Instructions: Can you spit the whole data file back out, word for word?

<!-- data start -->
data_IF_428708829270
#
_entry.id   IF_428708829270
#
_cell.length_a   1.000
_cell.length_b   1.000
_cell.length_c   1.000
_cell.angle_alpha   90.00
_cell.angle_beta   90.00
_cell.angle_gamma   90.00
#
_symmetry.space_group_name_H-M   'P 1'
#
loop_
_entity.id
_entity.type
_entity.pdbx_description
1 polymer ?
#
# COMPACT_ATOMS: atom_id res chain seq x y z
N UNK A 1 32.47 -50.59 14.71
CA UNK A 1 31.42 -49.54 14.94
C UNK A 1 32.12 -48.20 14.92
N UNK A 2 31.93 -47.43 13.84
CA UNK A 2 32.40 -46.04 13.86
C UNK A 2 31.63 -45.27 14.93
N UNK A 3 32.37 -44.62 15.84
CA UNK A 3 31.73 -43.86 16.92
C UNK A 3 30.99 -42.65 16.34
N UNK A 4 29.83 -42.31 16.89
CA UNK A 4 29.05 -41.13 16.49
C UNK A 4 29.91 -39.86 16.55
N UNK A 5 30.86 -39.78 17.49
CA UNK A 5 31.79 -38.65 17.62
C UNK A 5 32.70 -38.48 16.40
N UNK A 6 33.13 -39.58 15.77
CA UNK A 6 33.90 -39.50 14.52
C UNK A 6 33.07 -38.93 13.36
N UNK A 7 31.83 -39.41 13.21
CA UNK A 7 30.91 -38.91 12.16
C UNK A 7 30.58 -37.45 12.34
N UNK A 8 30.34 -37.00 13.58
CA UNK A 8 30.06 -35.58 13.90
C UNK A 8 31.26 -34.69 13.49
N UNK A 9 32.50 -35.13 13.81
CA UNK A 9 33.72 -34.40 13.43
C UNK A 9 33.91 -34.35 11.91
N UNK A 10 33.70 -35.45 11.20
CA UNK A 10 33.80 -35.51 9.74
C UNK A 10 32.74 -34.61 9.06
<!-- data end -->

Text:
data_IF_428708829270
#
_entry.id   IF_428708829270
#
_cell.length_a   1.000
_cell.length_b   1.000
_cell.length_c   1.000
_cell.angle_alpha   90.00
_cell.angle_beta   90.00
_cell.angle_gamma   90.00
#
_symmetry.space_group_name_H-M   'P 1'
#
loop_
_entity.id
_entity.type
_entity.pdbx_description
1 polymer ?
#
# COMPACT_ATOMS: atom_id res chain seq x y z
N UNK A 1 32.47 -50.59 14.71
CA UNK A 1 31.42 -49.54 14.94
C UNK A 1 32.12 -48.20 14.92
N UNK A 2 31.93 -47.43 13.84
CA UNK A 2 32.40 -46.04 13.86
C UNK A 2 31.63 -45.27 14.93
N UNK A 3 32.37 -44.62 15.84
CA UNK A 3 31.73 -43.86 16.92
C UNK A 3 30.99 -42.65 16.34
N UNK A 4 29.83 -42.31 16.89
CA UNK A 4 29.05 -41.13 16.49
C UNK A 4 29.91 -39.86 16.55
N UNK A 5 30.86 -39.78 17.49
CA UNK A 5 31.79 -38.65 17.62
C UNK A 5 32.70 -38.48 16.40
N UNK A 6 33.13 -39.58 15.77
CA UNK A 6 33.90 -39.50 14.52
C UNK A 6 33.07 -38.93 13.36
N UNK A 7 31.83 -39.41 13.21
CA UNK A 7 30.91 -38.91 12.16
C UNK A 7 30.58 -37.45 12.34
N UNK A 8 30.34 -37.00 13.58
CA UNK A 8 30.06 -35.58 13.90
C UNK A 8 31.26 -34.69 13.49
N UNK A 9 32.50 -35.13 13.81
CA UNK A 9 33.72 -34.40 13.43
C UNK A 9 33.91 -34.35 11.91
N UNK A 10 33.70 -35.45 11.20
CA UNK A 10 33.80 -35.51 9.74
C UNK A 10 32.74 -34.61 9.06